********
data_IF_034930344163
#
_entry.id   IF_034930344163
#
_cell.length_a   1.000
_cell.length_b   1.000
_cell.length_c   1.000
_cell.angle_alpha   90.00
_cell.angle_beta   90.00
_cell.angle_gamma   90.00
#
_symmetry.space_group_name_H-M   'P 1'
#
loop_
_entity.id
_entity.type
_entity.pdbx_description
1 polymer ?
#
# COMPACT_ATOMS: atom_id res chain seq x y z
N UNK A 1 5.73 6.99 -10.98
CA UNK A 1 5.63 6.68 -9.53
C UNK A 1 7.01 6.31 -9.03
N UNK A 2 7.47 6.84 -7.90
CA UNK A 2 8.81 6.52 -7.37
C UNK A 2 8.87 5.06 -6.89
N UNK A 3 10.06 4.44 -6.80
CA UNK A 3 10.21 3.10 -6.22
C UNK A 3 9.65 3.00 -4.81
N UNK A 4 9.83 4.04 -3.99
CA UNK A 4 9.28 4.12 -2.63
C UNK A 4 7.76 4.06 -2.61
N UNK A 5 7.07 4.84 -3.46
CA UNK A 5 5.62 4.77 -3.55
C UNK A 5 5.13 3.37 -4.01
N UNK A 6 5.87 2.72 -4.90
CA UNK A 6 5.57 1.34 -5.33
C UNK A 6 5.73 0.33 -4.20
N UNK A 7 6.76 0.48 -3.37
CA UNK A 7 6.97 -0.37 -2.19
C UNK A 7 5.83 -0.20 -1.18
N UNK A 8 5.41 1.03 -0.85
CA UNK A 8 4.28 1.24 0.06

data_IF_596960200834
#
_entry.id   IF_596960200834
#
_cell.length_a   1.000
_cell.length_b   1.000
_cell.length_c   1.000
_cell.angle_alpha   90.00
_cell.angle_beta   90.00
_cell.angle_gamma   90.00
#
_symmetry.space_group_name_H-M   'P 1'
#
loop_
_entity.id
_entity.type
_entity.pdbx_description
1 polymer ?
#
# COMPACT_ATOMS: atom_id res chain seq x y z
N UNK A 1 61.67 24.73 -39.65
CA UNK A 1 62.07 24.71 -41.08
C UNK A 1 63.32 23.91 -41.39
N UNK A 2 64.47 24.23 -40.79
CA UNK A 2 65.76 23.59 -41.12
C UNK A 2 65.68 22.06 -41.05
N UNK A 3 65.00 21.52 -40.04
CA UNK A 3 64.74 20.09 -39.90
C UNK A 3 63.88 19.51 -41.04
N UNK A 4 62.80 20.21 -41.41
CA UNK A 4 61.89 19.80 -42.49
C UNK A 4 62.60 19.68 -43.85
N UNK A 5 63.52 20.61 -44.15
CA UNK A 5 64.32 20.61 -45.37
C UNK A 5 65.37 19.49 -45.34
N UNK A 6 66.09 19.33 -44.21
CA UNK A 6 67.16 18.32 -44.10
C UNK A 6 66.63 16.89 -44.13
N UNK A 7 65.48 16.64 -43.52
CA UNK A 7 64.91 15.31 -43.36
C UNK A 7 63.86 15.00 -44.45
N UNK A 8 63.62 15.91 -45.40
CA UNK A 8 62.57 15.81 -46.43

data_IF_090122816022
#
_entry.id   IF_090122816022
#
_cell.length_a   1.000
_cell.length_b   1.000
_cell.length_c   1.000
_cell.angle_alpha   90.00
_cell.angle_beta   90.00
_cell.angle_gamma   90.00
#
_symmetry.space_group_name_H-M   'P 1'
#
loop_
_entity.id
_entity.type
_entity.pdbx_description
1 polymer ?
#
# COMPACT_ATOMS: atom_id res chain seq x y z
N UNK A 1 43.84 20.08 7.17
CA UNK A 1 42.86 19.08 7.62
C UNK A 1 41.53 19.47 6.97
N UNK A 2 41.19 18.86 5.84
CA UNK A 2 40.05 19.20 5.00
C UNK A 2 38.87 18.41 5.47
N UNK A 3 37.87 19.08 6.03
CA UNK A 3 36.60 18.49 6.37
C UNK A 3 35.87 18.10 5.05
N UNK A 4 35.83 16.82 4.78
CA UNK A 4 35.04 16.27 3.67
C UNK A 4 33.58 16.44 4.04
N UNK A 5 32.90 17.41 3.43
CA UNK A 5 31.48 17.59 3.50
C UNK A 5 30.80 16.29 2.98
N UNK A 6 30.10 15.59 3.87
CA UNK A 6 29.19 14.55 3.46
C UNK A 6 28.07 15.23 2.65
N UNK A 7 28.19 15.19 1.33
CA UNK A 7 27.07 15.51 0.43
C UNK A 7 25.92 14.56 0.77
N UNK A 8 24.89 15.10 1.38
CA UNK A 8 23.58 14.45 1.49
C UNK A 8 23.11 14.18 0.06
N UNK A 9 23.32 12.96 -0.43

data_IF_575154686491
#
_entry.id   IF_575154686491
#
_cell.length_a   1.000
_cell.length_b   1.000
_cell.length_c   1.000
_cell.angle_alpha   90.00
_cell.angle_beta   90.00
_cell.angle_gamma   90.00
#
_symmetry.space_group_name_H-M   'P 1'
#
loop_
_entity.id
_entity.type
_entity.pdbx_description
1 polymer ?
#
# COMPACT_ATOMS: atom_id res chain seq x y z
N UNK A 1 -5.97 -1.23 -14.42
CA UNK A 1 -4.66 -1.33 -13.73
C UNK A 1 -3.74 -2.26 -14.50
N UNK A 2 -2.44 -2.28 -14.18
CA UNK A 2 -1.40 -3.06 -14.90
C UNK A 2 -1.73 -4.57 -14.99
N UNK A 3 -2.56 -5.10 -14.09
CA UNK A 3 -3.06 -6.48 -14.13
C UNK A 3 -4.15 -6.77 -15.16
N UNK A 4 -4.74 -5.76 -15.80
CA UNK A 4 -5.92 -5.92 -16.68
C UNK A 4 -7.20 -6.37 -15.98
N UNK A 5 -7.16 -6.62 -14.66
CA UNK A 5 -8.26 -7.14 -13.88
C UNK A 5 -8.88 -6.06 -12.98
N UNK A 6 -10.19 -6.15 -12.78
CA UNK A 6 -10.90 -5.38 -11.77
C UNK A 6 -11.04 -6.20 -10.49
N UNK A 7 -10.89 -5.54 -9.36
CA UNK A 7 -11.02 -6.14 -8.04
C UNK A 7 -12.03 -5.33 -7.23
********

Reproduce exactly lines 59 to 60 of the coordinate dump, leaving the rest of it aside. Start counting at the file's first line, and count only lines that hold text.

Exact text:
_entity.type
_entity.pdbx_description